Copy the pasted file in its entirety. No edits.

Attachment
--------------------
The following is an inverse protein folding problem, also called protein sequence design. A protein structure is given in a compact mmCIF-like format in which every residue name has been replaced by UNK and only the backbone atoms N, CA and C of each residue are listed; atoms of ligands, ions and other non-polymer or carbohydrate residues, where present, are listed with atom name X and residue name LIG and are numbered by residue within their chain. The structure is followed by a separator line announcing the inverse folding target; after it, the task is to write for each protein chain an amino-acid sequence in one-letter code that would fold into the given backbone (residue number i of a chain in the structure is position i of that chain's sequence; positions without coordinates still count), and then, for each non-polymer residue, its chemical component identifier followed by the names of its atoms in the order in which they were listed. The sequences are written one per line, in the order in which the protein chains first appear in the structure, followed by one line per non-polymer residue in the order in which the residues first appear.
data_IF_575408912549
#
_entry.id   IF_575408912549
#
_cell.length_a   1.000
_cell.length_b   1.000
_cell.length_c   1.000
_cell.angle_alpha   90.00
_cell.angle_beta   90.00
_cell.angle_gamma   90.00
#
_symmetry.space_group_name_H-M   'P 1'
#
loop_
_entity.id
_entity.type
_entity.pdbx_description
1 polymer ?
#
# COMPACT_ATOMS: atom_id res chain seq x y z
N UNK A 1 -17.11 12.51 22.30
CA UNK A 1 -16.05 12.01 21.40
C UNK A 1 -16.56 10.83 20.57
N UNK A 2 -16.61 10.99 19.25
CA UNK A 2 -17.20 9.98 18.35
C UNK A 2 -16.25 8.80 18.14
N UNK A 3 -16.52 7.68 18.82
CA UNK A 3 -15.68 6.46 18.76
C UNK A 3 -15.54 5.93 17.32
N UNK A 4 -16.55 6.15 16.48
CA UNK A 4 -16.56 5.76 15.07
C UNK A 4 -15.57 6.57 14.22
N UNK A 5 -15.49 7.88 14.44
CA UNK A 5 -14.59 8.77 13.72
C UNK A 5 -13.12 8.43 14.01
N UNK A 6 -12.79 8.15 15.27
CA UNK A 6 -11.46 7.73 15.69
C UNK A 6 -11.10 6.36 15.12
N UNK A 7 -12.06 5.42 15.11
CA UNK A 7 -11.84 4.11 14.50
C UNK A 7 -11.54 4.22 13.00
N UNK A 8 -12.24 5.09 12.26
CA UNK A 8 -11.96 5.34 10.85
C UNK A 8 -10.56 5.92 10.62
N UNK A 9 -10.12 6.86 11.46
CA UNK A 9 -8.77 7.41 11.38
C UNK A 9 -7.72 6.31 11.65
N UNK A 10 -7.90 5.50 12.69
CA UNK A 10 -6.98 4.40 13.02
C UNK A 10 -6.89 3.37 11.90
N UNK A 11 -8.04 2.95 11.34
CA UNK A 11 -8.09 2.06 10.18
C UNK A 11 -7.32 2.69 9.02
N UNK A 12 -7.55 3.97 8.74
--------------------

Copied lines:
The following is an inverse protein folding problem, also called protein sequence design. A protein structure is given in a compact mmCIF-like format in which every residue name has been replaced by UNK and only the backbone atoms N, CA and C of each residue are listed; atoms of ligands, ions and other non-polymer or carbohydrate residues, where present, are listed with atom name X and residue name LIG and are numbered by residue within their chain. The structure is followed by a separator line announcing the inverse folding target; after it, the task is to write for each protein chain an amino-acid sequence in one-letter code that would fold into the given backbone (residue number i of a chain in the structure is position i of that chain's sequence; positions without coordinates still count), and then, for each non-polymer residue, its chemical component identifier followed by the names of its atoms in the order in which they were listed. The sequences are written one per line, in the order in which the protein chains first appear in the structure, followed by one line per non-polymer residue in the order in which the residues first appear.
data_IF_575408912549
#
_entry.id   IF_575408912549
#
_cell.length_a   1.000
_cell.length_b   1.000
_cell.length_c   1.000
_cell.angle_alpha   90.00
_cell.angle_beta   90.00
_cell.angle_gamma   90.00
#
_symmetry.space_group_name_H-M   'P 1'
#
loop_
_entity.id
_entity.type
_entity.pdbx_description
1 polymer ?
#
# COMPACT_ATOMS: atom_id res chain seq x y z
N UNK A 1 -17.11 12.51 22.30
CA UNK A 1 -16.05 12.01 21.40
C UNK A 1 -16.56 10.83 20.57
N UNK A 2 -16.61 10.99 19.25
CA UNK A 2 -17.20 9.98 18.35
C UNK A 2 -16.25 8.80 18.14
N UNK A 3 -16.52 7.68 18.82
CA UNK A 3 -15.68 6.46 18.76
C UNK A 3 -15.54 5.93 17.32
N UNK A 4 -16.55 6.15 16.48
CA UNK A 4 -16.56 5.76 15.07
C UNK A 4 -15.57 6.57 14.22
N UNK A 5 -15.49 7.88 14.44
CA UNK A 5 -14.59 8.77 13.72
C UNK A 5 -13.12 8.43 14.01
N UNK A 6 -12.79 8.15 15.27
CA UNK A 6 -11.46 7.73 15.69
C UNK A 6 -11.10 6.36 15.12
N UNK A 7 -12.06 5.42 15.11
CA UNK A 7 -11.84 4.11 14.50
C UNK A 7 -11.54 4.22 13.00
N UNK A 8 -12.24 5.09 12.26
CA UNK A 8 -11.96 5.34 10.85
C UNK A 8 -10.56 5.92 10.62
N UNK A 9 -10.12 6.86 11.46
CA UNK A 9 -8.77 7.41 11.38
C UNK A 9 -7.72 6.31 11.65
N UNK A 10 -7.90 5.50 12.69
CA UNK A 10 -6.98 4.40 13.02
C UNK A 10 -6.89 3.37 11.90
N UNK A 11 -8.04 2.95 11.34
CA UNK A 11 -8.09 2.06 10.18
C UNK A 11 -7.32 2.69 9.02
N UNK A 12 -7.55 3.97 8.74